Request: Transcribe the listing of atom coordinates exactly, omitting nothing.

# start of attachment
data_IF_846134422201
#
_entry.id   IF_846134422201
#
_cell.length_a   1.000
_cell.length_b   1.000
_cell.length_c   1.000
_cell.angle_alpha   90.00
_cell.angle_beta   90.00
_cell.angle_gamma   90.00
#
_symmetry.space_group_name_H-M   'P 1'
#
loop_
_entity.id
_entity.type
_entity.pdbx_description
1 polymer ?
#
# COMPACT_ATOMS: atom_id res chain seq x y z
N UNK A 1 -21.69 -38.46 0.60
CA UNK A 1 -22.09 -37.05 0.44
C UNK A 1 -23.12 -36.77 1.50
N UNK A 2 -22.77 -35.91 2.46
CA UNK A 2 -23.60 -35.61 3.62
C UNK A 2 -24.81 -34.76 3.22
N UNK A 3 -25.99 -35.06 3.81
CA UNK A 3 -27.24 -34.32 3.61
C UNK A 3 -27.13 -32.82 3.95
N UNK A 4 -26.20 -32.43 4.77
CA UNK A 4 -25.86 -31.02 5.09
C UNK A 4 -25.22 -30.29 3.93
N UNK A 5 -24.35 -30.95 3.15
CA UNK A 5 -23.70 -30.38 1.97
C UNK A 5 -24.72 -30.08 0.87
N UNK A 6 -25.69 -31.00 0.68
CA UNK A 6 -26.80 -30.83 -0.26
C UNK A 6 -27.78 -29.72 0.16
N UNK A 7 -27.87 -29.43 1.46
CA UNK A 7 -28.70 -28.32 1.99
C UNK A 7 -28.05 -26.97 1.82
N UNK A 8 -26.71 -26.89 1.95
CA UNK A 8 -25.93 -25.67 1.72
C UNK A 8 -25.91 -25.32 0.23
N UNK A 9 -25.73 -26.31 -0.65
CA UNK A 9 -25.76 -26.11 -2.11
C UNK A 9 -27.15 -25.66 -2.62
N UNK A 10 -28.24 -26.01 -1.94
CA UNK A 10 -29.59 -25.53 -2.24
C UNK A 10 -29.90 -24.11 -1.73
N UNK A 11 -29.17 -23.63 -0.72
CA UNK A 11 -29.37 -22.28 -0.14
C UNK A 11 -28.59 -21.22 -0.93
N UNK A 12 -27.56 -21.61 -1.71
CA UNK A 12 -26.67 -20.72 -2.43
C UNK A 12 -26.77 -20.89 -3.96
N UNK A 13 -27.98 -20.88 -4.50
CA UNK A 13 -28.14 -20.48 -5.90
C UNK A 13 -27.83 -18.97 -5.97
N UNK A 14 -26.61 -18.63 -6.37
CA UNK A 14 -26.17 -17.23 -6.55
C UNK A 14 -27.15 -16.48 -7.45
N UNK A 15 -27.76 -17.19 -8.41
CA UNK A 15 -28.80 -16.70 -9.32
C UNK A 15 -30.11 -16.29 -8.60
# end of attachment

data_IF_846134422201
#
_entry.id   IF_846134422201
#
_cell.length_a   1.000
_cell.length_b   1.000
_cell.length_c   1.000
_cell.angle_alpha   90.00
_cell.angle_beta   90.00
_cell.angle_gamma   90.00
#
_symmetry.space_group_name_H-M   'P 1'
#
loop_
_entity.id
_entity.type
_entity.pdbx_description
1 polymer ?
#
# COMPACT_ATOMS: atom_id res chain seq x y z
N UNK A 1 -21.69 -38.46 0.60
CA UNK A 1 -22.09 -37.05 0.44
C UNK A 1 -23.12 -36.77 1.50
N UNK A 2 -22.77 -35.91 2.46
CA UNK A 2 -23.60 -35.61 3.62
C UNK A 2 -24.81 -34.76 3.22
N UNK A 3 -25.99 -35.06 3.81
CA UNK A 3 -27.24 -34.32 3.61
C UNK A 3 -27.13 -32.82 3.95
N UNK A 4 -26.20 -32.43 4.77
CA UNK A 4 -25.86 -31.02 5.09
C UNK A 4 -25.22 -30.29 3.93
N UNK A 5 -24.35 -30.95 3.15
CA UNK A 5 -23.70 -30.38 1.97
C UNK A 5 -24.72 -30.08 0.87
N UNK A 6 -25.69 -31.00 0.68
CA UNK A 6 -26.80 -30.83 -0.26
C UNK A 6 -27.78 -29.72 0.16
N UNK A 7 -27.87 -29.43 1.46
CA UNK A 7 -28.70 -28.32 1.99
C UNK A 7 -28.05 -26.97 1.82
N UNK A 8 -26.71 -26.89 1.95
CA UNK A 8 -25.93 -25.67 1.72
C UNK A 8 -25.91 -25.32 0.23
N UNK A 9 -25.73 -26.31 -0.65
CA UNK A 9 -25.76 -26.11 -2.11
C UNK A 9 -27.15 -25.66 -2.62
N UNK A 10 -28.24 -26.01 -1.94
CA UNK A 10 -29.59 -25.53 -2.24
C UNK A 10 -29.90 -24.11 -1.73
N UNK A 11 -29.17 -23.63 -0.72
CA UNK A 11 -29.37 -22.28 -0.14
C UNK A 11 -28.59 -21.22 -0.93
N UNK A 12 -27.56 -21.61 -1.71
CA UNK A 12 -26.67 -20.72 -2.43
C UNK A 12 -26.77 -20.89 -3.96
N UNK A 13 -27.98 -20.88 -4.50
CA UNK A 13 -28.14 -20.48 -5.90
C UNK A 13 -27.83 -18.97 -5.97
N UNK A 14 -26.61 -18.63 -6.37
CA UNK A 14 -26.17 -17.23 -6.55
C UNK A 14 -27.15 -16.48 -7.45
N UNK A 15 -27.76 -17.19 -8.41
CA UNK A 15 -28.80 -16.70 -9.32
C UNK A 15 -30.11 -16.29 -8.60